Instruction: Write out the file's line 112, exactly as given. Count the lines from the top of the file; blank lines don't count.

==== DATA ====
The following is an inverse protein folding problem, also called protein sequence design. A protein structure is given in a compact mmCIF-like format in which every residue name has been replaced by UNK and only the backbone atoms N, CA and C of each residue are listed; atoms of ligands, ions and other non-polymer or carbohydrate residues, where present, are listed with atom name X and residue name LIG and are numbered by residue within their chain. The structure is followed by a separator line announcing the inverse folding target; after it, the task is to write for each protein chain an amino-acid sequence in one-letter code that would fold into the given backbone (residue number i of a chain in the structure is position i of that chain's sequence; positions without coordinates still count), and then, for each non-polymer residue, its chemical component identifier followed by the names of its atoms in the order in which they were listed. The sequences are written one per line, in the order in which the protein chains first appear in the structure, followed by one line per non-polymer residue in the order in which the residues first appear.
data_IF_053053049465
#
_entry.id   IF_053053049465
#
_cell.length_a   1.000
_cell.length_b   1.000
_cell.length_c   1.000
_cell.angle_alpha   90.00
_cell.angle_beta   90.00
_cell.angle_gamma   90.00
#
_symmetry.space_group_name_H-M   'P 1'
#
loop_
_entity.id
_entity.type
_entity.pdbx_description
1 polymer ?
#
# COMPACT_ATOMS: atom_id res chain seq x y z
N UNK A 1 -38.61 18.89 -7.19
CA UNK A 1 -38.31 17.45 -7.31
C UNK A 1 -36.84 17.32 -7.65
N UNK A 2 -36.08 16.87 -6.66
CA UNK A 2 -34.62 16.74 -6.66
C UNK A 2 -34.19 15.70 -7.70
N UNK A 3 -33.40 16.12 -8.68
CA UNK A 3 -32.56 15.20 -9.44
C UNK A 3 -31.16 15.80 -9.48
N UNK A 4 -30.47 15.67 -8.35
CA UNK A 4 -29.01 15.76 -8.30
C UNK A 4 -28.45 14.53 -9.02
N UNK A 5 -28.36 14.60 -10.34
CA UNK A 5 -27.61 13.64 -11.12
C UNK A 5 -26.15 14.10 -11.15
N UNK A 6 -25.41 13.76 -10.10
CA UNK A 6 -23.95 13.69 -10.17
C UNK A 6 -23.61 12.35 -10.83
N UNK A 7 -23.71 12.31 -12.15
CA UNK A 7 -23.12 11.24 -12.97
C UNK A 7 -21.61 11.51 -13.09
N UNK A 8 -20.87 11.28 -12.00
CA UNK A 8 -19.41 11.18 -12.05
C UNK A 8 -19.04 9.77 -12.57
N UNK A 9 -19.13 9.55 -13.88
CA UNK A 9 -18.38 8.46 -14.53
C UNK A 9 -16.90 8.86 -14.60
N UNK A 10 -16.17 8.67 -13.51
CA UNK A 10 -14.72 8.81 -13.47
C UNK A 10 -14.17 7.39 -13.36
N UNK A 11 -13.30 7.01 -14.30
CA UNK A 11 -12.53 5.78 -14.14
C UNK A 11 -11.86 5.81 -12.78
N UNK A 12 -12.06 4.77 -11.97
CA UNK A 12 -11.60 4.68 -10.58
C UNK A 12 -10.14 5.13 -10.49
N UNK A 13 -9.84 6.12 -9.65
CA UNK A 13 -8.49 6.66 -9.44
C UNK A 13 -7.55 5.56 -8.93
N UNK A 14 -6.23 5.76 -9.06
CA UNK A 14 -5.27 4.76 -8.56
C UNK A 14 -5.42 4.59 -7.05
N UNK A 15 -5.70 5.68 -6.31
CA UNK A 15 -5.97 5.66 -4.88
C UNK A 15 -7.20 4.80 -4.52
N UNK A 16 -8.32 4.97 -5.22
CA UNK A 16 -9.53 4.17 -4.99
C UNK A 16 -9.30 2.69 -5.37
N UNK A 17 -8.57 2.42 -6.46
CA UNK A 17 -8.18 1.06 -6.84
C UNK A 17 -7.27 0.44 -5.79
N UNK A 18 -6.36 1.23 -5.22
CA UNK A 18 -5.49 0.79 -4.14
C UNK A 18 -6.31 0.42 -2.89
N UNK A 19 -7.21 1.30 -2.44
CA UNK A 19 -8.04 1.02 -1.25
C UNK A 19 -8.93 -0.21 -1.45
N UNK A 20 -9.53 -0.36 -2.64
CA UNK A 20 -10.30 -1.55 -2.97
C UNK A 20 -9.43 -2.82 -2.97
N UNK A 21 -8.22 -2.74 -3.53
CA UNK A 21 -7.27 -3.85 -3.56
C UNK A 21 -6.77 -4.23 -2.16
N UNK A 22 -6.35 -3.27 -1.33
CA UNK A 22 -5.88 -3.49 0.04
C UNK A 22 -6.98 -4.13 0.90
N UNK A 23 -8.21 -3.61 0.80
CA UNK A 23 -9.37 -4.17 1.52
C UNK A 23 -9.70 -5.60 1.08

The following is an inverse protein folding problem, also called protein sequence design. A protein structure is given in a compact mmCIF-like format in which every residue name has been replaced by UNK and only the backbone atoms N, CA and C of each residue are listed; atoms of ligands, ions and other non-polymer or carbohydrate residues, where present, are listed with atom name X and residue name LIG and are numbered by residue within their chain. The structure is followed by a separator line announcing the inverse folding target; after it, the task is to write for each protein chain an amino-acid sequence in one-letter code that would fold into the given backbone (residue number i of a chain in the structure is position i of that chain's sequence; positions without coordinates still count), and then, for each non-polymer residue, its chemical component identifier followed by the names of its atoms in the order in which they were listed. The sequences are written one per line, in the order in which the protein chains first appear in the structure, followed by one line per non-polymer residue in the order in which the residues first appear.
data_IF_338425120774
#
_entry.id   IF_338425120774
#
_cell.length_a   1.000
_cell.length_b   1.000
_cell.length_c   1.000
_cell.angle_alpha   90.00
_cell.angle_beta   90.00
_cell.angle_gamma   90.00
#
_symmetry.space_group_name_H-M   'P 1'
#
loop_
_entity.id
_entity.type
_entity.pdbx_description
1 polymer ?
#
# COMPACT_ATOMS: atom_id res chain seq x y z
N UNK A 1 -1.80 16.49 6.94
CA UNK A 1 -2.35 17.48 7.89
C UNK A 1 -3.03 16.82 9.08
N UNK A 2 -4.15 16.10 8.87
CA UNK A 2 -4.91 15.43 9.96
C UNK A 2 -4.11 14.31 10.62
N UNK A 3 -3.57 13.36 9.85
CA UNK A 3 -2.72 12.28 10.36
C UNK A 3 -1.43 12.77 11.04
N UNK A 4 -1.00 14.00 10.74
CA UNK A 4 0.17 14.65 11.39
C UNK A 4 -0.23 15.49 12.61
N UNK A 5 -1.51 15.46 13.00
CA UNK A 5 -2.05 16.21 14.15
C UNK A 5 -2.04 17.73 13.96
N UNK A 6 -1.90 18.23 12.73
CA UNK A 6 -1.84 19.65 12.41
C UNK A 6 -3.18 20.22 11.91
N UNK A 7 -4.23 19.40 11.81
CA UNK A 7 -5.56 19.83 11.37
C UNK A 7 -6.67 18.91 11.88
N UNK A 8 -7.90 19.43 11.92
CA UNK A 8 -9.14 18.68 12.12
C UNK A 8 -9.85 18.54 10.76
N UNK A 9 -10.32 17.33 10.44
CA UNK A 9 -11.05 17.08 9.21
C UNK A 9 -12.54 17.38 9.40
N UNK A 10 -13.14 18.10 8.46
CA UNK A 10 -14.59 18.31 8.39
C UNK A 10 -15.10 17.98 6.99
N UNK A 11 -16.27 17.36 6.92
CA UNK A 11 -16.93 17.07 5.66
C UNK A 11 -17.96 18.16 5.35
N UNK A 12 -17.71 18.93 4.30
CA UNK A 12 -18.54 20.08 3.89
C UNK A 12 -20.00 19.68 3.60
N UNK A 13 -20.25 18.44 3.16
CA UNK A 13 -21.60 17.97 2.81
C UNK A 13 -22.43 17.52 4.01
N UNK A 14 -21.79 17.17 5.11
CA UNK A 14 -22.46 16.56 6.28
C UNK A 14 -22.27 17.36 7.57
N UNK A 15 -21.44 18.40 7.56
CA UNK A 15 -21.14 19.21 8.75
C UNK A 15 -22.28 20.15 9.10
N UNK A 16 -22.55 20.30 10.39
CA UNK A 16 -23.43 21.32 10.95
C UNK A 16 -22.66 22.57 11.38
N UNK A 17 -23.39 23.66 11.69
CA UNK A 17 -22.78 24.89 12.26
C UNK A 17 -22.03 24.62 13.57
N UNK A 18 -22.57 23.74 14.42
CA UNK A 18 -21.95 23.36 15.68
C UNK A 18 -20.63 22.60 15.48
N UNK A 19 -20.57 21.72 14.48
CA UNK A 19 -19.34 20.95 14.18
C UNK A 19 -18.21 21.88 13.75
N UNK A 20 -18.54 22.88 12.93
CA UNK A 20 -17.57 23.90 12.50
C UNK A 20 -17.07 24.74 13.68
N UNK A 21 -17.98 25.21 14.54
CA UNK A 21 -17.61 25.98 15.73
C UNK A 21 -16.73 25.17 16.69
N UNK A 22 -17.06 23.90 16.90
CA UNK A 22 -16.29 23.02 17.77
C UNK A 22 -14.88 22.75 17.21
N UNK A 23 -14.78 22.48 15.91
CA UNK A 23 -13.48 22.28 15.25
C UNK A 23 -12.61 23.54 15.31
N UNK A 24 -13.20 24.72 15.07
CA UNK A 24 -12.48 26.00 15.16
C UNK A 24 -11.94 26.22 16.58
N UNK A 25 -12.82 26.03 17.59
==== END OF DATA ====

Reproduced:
N UNK A 1 -1.80 16.49 6.94